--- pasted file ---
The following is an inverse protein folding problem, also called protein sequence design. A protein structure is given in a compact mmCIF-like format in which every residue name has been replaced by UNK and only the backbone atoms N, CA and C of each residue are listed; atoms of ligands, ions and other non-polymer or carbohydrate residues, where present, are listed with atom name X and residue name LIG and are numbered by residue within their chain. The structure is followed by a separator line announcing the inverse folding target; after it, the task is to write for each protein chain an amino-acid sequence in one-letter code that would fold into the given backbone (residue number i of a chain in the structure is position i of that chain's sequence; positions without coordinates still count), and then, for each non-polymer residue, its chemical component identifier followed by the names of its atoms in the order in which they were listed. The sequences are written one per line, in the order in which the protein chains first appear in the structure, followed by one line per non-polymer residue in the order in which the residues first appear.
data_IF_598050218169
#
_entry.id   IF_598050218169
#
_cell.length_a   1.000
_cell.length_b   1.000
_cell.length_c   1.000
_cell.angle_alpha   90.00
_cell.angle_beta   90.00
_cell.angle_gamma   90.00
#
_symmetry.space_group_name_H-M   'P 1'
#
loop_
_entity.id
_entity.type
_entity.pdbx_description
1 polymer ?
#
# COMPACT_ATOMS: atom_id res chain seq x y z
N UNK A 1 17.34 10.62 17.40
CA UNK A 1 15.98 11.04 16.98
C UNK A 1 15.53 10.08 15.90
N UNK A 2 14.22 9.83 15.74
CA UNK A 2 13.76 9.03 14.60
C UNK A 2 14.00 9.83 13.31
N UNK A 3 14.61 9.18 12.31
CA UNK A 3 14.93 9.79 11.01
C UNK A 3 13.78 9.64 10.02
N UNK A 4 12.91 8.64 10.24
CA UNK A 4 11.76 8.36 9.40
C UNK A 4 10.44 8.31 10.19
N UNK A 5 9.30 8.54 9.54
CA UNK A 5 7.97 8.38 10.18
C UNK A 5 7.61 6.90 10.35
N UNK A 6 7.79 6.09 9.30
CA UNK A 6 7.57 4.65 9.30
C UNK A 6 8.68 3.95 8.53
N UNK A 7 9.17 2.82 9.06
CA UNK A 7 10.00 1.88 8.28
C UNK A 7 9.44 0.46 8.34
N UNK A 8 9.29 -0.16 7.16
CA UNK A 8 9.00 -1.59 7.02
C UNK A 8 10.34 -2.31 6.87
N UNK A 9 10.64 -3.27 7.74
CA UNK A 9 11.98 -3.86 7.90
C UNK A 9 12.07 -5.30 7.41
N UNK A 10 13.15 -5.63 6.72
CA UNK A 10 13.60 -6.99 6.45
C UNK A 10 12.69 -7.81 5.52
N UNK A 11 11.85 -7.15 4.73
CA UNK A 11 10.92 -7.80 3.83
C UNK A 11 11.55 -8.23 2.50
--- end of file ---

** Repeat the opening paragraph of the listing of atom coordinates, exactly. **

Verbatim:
The following is an inverse protein folding problem, also called protein sequence design. A protein structure is given in a compact mmCIF-like format in which every residue name has been replaced by UNK and only the backbone atoms N, CA and C of each residue are listed; atoms of ligands, ions and other non-polymer or carbohydrate residues, where present, are listed with atom name X and residue name LIG and are numbered by residue within their chain. The structure is followed by a separator line announcing the inverse folding target; after it, the task is to write for each protein chain an amino-acid sequence in one-letter code that would fold into the given backbone (residue number i of a chain in the structure is position i of that chain's sequence; positions without coordinates still count), and then, for each non-polymer residue, its chemical component identifier followed by the names of its atoms in the order in which they were listed. The sequences are written one per line, in the order in which the protein chains first appear in the structure, followed by one line per non-polymer residue in the order in which the residues first appear.